Here is a quick update on the trades that resulted from the latest monthly screening on the Compound Income Scores Portfolio (CISP) which is based off of the Compound Income Scores. For a reminder this generally tries to pick new holdings from the top Decile & hold positions which at least rank in the top quartile.
Thus the sale candidates which came up as a result of their scores dropping below 75 were: Miton Group (MGR), Ferguson (FERG) and Hays (HAS). Of these Miton Group was the closest call as it had a score of 72 on the back of a low quality score form their variable margins & low ROCE in recent years plus, somewhat surprisingly some recent downgrades. it had however re-rated since it was bought at the turn of the year and provided a total return of 57.4% for the portfolio, including the annual dividend. As the CISP has two fund managers with the other holding in this sector being Jupiter Fund Management which looks cheaper and scores better than Miton (despite having seen bigger downgrades) so I decided to let Miton be sold, although overall it is probably still OK if you wanted to run with it yourself.
Ferguson's score had also slipped due to downgrades and middling quality and reduced value after a 20%+ rise in the price since it was purchased so that went too. Hays was similar although in this case, although the Score was well below the cut off I was tempted to keep it as the score mostly seemed to have deteriorated on not much news and they have a trading update coming up. But given that and the fact that chart seems to be in the middle I guess that could go either way when they update so again I let this one go through.
The replacement candidates that came up again included Plus500 which I have avoided putting in the fund due to my own reservations to detriment of the fund. If I had allowed it when it first came up it would now be showing a 50%+ gain. I see this week they have delivered another positive profits warning although on this occasion the price has not really responded. So maybe the market has caught up to this one now?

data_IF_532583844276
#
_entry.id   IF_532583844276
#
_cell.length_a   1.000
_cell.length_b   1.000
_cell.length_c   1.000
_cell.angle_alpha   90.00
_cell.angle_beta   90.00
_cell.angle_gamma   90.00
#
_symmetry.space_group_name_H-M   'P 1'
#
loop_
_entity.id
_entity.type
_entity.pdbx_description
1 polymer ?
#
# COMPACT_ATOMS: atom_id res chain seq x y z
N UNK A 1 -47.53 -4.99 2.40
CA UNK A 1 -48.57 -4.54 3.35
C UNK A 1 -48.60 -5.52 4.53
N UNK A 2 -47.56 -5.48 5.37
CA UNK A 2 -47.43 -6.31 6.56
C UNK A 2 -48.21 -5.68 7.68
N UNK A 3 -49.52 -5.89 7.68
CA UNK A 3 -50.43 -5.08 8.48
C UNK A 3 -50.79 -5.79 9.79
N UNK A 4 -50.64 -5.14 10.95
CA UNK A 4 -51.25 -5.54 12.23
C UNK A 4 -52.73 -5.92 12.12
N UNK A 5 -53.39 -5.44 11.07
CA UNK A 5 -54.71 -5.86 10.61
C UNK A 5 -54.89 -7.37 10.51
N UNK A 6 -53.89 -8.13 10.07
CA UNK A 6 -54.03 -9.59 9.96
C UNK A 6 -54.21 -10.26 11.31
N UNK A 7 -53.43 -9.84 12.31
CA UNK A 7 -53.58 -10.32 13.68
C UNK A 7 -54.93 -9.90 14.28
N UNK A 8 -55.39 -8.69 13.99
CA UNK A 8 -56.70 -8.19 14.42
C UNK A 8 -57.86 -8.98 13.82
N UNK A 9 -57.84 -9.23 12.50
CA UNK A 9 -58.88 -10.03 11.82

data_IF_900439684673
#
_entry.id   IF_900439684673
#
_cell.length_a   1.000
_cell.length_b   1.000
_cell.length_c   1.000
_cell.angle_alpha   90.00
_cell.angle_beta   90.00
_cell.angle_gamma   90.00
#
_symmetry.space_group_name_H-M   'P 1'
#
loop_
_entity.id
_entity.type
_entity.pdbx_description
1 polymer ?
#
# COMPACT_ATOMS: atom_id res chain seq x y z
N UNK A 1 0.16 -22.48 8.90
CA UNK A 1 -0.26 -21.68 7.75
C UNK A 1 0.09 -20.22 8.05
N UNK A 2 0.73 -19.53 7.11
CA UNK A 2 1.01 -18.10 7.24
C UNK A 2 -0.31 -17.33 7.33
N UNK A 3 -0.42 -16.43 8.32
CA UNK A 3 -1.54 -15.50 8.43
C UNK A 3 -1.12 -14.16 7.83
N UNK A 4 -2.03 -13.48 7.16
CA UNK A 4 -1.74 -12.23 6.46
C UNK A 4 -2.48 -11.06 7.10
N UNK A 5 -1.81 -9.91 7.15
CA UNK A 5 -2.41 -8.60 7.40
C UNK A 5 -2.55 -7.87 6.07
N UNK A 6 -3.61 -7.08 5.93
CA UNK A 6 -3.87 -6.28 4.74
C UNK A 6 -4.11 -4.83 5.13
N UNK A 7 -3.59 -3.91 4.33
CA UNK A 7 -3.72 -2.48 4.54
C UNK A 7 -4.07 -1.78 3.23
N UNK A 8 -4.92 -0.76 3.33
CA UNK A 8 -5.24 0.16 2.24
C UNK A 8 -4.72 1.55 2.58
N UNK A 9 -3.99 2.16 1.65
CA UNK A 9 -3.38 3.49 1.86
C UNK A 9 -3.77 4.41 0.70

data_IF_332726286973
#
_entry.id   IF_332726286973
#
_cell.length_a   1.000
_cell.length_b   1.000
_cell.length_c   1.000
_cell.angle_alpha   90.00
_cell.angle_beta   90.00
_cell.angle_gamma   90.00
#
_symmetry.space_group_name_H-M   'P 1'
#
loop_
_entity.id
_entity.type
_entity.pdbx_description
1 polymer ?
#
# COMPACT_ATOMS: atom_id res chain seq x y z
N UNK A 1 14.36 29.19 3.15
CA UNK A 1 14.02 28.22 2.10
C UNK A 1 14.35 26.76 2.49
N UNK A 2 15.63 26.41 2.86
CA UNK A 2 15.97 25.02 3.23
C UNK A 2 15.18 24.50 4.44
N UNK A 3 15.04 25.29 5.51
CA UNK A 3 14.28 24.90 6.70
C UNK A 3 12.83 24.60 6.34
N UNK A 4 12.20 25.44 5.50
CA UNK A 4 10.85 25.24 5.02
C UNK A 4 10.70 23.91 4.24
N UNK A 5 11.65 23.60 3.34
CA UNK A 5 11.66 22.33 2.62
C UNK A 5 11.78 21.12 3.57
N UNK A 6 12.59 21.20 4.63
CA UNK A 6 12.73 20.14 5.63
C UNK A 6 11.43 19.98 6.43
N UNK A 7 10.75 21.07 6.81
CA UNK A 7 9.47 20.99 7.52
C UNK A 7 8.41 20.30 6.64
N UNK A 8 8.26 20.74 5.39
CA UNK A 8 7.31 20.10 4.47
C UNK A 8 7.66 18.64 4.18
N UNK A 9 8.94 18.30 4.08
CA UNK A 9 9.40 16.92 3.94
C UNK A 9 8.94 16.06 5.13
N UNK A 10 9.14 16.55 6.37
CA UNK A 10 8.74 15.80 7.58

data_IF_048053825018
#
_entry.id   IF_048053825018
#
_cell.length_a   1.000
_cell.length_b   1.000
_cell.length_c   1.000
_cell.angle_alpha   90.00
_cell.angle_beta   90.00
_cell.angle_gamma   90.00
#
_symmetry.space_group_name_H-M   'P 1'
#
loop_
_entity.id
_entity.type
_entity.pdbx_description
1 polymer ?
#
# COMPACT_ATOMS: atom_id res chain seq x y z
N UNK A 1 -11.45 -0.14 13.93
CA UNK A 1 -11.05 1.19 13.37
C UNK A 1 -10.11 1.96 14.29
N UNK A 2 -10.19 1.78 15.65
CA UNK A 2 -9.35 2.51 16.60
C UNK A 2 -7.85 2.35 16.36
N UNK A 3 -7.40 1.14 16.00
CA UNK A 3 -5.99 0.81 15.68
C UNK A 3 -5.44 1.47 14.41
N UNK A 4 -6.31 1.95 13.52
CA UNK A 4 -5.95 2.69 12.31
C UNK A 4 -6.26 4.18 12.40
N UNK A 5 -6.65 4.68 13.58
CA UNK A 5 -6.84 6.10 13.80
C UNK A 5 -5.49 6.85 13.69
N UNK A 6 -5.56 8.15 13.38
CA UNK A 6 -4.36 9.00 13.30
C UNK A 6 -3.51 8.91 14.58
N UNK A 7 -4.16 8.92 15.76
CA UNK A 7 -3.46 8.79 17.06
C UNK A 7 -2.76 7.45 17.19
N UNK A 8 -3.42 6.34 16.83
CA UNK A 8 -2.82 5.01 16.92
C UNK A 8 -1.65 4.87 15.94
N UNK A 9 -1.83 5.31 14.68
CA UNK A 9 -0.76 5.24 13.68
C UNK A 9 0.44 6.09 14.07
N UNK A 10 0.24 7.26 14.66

So that aside I did plump to put some Ramsdens Group (RFX) into the fund to replace Miton Group. This brings foreign currency (travel money), jewellery retailing, Pawn broking and a bit of a roll out story to the portfolio and might provide some defensive aspects if things do cut up rough given their exposure to the gold price and more demand for the pawn if the economy should go into reverse. It also looks quite cheap on less than 10x with a 4%+ yield and as a bonus was looking oversold thanks to some badly handled / communicated directors sales last week. I was probably biased in favour of this one though as I bought some myself recently too, but in my defence I note Stockopedia rates it as a Super Stock.
Next in was Qinetiq (QQ.) which describes itself as a leading science and engineering company operating primarily in the defence, security and aerospace markets (click their name & the other two to visit the investor relations websites if you want to learn more about them and research them further). It seems a pretty good quality play with improving fundamentals, although it is not the cheapest stock in the market, but nevertheless it brings something different to the portfolio and Scores well with a CIS of 97 so in it goes. Again I probably have a bias here, but in favour of this one as I bought it myself earlier in the year in the low 200's, although again this is a Super Stock according to Stockopedia.
Finally for a bit more defensive stodge I reluctantly allowed Wynnstay (WYN) to re-enter the portfolio, despite its previous low return appearance. It seems to be recovering from a difficult patch and has seen upgrades after their interim results and Stockopedia have it down as a Super Stock too so who am I to argue. If it can return to its previous highs from last year, then it could at least provide a 20%+ return this time around which might be more exciting, but I wouldn't hold your breathe as this seems like a boring dependable stock, albeit low quality with low stable margins of around 2%, which has been around as a business for 100 years, but sometimes boring is good! I note it is a bit over bought in the short term, so if you are tempted you might get a better entry point if you are patient or not as the case may be. Personally I struggle to get excited about this one with its low margins, but for the record Stockopedia seems to think this one is a Super Stock too - so appropriately given what it does, their Stock Rank system is er... bullish on this one!
Click a chart any chart below to bring up a larger view and you can then scroll right through them.
Quite an interesting and tricky month for the screening with four potential sale candidates coming up based on their Scores. VP the plant hire group again fell into this category, but as I kept it in last time awaiting their results, I am going to do that again this month as these are due this week on the 5th June. The shares have had a good run into this week and the prior update was of the in line variety. So it seems unlikely that there should be any surprises unless they have deliberately kept expectations low so they can pleasantly surprise, perhaps. Lets hope they don't disappoint and leave me regretting my decision to await the results rather than selling before, which might have been the lower risk option. Other than that with the acquisition of Brandon Hire late last year it will also be worth watching out for an update on how the integration is going there for any problems or increase in the expected synergies & cost savings.